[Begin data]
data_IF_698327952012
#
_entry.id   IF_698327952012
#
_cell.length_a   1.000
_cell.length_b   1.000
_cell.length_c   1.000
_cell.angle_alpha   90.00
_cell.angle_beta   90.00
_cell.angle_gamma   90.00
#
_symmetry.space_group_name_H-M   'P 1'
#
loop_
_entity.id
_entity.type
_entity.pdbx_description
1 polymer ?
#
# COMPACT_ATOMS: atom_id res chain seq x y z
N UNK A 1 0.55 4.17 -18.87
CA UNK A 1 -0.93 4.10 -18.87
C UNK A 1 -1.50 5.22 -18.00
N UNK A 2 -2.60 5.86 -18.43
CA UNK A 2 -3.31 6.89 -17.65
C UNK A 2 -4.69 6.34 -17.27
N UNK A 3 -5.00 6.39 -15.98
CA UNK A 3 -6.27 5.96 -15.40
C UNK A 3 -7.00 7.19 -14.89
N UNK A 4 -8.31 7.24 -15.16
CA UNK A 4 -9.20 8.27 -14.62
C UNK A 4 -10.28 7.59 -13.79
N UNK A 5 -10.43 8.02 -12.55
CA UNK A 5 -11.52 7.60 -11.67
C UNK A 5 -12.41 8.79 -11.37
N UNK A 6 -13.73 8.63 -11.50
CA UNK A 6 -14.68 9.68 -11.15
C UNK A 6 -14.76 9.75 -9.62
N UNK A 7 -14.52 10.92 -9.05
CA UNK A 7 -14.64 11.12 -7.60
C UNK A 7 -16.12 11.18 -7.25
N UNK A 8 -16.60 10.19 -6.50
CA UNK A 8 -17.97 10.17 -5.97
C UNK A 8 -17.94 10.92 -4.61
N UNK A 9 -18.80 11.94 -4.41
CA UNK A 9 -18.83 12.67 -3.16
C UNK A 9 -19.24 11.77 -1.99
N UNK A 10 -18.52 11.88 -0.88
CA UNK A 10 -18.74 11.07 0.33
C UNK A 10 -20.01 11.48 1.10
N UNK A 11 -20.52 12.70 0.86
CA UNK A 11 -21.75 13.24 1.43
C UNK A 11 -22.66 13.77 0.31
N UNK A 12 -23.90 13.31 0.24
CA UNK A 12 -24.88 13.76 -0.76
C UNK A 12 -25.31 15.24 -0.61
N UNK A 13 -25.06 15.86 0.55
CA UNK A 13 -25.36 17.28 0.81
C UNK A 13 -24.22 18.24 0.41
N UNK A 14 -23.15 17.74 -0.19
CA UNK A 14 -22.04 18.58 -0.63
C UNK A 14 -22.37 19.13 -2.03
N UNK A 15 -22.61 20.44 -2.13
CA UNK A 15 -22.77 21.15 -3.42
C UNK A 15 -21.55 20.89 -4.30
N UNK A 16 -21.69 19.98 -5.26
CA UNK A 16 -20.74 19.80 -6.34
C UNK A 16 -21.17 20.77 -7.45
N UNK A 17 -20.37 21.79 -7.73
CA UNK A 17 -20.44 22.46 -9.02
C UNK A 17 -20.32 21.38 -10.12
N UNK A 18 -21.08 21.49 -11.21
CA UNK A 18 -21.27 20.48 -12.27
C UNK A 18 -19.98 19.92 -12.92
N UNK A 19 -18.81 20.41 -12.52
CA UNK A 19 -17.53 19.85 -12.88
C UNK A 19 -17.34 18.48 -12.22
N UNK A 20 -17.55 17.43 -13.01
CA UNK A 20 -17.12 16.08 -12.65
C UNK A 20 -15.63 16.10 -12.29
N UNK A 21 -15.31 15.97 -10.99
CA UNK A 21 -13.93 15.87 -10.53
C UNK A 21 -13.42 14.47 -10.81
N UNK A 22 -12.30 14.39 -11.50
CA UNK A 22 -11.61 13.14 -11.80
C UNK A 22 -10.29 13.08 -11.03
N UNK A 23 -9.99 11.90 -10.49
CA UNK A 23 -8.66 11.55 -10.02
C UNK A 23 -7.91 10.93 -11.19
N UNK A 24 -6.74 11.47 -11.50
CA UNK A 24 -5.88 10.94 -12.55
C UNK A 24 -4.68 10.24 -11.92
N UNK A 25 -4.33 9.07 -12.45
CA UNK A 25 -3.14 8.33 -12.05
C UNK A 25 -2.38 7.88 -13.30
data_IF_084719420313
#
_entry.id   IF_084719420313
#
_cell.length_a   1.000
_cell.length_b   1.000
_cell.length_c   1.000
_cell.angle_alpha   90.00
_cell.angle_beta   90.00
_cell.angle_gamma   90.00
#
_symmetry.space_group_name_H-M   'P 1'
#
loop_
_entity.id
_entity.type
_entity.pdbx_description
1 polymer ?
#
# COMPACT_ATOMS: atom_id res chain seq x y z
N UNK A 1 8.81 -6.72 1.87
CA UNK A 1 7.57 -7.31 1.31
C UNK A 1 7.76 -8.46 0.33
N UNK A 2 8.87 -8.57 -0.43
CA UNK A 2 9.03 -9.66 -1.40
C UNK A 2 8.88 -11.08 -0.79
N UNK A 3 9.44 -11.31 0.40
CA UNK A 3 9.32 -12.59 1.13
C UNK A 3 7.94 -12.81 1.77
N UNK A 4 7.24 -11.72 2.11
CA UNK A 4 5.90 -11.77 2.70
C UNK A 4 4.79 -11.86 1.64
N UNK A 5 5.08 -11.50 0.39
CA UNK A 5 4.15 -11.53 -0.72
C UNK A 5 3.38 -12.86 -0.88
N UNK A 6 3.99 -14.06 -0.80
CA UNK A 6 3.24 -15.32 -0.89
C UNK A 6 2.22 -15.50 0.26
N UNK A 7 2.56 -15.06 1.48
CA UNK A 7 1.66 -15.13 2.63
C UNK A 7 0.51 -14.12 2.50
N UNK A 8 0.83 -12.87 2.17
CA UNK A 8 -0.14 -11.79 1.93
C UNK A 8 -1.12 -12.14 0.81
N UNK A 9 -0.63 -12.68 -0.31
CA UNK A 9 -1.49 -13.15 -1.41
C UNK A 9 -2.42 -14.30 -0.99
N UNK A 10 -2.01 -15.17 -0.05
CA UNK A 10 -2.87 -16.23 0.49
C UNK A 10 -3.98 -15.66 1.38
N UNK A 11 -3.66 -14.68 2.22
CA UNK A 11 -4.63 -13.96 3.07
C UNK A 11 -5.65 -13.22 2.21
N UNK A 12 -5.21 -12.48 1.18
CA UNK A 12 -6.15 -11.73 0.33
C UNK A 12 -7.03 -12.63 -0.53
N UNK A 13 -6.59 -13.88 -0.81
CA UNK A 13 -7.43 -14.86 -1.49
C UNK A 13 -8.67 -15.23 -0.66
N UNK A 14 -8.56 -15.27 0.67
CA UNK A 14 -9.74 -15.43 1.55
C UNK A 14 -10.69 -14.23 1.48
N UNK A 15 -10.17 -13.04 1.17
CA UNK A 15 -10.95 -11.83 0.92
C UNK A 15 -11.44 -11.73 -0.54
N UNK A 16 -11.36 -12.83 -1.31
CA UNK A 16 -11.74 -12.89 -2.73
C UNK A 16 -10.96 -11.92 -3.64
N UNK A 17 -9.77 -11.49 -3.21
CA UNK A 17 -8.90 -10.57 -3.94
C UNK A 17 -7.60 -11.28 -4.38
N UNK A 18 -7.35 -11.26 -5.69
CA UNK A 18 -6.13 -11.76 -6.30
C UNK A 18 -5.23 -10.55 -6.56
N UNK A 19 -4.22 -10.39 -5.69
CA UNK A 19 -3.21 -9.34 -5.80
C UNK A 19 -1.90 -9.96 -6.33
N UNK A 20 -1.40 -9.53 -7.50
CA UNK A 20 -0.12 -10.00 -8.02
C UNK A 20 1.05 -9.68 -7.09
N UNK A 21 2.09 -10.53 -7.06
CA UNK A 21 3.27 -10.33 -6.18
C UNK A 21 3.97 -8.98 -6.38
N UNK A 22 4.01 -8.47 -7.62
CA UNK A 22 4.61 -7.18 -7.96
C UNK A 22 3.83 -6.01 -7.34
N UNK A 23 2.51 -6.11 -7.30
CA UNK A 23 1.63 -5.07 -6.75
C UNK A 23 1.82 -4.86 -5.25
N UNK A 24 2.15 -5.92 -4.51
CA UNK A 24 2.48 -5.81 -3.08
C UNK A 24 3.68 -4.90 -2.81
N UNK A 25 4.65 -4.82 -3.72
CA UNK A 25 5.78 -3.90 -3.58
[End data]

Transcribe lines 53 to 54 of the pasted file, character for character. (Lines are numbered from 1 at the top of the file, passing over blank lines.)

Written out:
C UNK A 11 -22.66 13.77 0.31
N UNK A 12 -23.90 13.31 0.24